Rotary Encoder - Understand and Use It (Arduino/other ΜController)

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A rotary encoder is a electro-mechanical device which converts rotational motion into digital or analog information. It can turn clockwise or counter-clockwise. There are two types of rotary encoders: Absolute and relative (incremental) encoders.

While an absolute encoder outputs a value proportional to the current shaft angle, an incremental encoder outputs the step of the shaft and its direction.(In this case we have an incremental encoder)

Rotary encoders are becoming more popular because you are able to use two functions in one electrical module: A simple switch for confirming opperations and the rotary encoder to navigate, e.g. through a menu.

An incremental rotary encoder generates two output signals while its shaft is rotating. Depending on the direction, one of the signals leads the other. (see below)

Step 1: Understanding the Output Data

As you can see when the encoder shaft starts to rotate clockwise, Output A falls to LOW first and Output B follows it. In a counter-clockwise direction the operation turns opposite.

Now we just have to implement this on our µController (I used an Arduino Nano).

Step 2: Build the Circuit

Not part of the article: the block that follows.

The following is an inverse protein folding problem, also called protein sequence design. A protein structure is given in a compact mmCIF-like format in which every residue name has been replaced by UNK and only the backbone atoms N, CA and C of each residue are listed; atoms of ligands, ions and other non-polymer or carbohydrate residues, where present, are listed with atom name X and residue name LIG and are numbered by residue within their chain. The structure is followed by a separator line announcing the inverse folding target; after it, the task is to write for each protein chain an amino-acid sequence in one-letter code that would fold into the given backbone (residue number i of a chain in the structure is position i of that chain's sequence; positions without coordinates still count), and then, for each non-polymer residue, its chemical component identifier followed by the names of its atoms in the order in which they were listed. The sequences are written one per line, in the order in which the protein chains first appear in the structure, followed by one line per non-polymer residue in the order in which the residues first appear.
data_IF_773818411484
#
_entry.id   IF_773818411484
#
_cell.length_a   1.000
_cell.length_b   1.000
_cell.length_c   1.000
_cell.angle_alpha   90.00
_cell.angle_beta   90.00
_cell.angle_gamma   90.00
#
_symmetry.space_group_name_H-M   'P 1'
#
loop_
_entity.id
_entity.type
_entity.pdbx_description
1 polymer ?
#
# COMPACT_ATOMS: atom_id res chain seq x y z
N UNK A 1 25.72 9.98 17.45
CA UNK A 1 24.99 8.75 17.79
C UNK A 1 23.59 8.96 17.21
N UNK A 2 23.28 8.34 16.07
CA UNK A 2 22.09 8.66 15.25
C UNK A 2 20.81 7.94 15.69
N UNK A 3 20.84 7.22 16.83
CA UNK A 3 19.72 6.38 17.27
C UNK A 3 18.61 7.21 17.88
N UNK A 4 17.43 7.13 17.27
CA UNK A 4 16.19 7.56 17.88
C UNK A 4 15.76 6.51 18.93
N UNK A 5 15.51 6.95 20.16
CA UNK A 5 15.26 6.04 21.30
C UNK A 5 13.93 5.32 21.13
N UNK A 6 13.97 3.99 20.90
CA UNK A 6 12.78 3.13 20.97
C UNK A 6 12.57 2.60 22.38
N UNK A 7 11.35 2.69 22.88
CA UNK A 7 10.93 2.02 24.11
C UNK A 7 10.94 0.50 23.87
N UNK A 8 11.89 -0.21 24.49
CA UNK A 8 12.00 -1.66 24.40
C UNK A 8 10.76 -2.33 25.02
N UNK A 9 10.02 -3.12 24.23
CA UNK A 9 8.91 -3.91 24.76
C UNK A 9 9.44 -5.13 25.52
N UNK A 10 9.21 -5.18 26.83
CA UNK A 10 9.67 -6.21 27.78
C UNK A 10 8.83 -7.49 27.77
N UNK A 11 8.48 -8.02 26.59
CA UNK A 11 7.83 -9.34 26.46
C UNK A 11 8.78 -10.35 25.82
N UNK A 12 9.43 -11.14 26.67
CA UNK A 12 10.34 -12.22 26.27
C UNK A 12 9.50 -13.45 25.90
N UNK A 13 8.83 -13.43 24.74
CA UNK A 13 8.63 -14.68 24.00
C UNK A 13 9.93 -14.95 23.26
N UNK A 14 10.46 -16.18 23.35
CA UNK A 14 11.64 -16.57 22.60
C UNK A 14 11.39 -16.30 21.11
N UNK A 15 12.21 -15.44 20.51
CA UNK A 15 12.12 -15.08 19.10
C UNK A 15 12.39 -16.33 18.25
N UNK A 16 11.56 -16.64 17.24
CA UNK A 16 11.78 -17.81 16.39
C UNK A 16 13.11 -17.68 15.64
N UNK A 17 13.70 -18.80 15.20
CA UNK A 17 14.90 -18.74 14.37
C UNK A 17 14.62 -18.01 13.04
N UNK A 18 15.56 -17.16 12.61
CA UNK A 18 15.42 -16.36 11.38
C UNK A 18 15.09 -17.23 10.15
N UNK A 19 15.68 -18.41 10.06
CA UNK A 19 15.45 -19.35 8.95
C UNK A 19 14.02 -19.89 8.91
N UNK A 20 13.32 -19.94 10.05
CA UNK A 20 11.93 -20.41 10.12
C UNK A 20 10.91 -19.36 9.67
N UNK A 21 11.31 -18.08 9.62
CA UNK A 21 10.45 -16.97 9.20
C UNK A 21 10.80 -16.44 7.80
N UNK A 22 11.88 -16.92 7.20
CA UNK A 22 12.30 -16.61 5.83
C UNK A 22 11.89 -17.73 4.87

As I described before the outputs create a HIGH and a LOW flank. To get a clean HIGH at the data pin A and B of the µController we have to add Pull-Up resistors. The common Pin C goes straight to ground for the LOW flank.

To get information about the internal switch (push-button) we will use the other two pins. One of them goes to VCC and the other one to a data Pin of the µController. We also have to add a Pull-Down Resistor to the data pin to get a clean LOW.

It is also possible to use internal Pull-Up and Pull-Down resistors of your µController!

In my case the pinout looks like:

  • +3,3V => +3,3V (Arduino)(also +5V possible)
  • GND => GND (Arduino)
  • A => Pin10
  • B =>



  • C => GND
  • SW =>



Step 3: Writing the Code

int pinA = 10; //internal switch A
int pinB = 11; //internal switch B int pinSW = 12; //switch (pressed Encoder) int encoderPosCount = 0; // starts at zero, change if you want

int positionval; bool switchval; int mrotateLast; int mrotate;

void setup() { int mrotateLast = digitalRead(pinA); Serial.begin (9600); delay(50); }

void loop() { readencoder(); if(readswitch() == 1){ Serial.println("Switch = 1"); } }

int readencoder (){ mrotate = digitalRead(pinA); if (mrotate != mrotateLast){ //knob is rotating if (digitalRead(pinB) != mrotate) { //switch A changed first -> rotating clockwise encoderPosCount ++; Serial.println ("rotated clockwise"); } else {// switch B changed first -> rotating counterclockwise encoderPosCount--; Serial.println ("rotated counterclockwise"); }

Serial.print("Encoder Position: "); Serial.println(encoderPosCount); Serial.println(""); } mrotateLast = mrotate; return encoderPosCount; } bool readswitch(){

if(digitalRead(pinSW)!=0){ // switch is pressed while(digitalRead(pinSW)!=0){} //switch is currently pressed switchval = 1; } else{switchval = 0;} //switch is unpressed return switchval; }

Now you can turn the encoder and the variable encoderPosCount will count up if you rotate clockwise and count down if you rotate counter clockwise.

Thats it! Simply and usefull.

Feel free to change and perform the code. You can implement it in your project.

I will also upload a LED project where I used the encoder to set the brightness of my LEDs.

See you next time!



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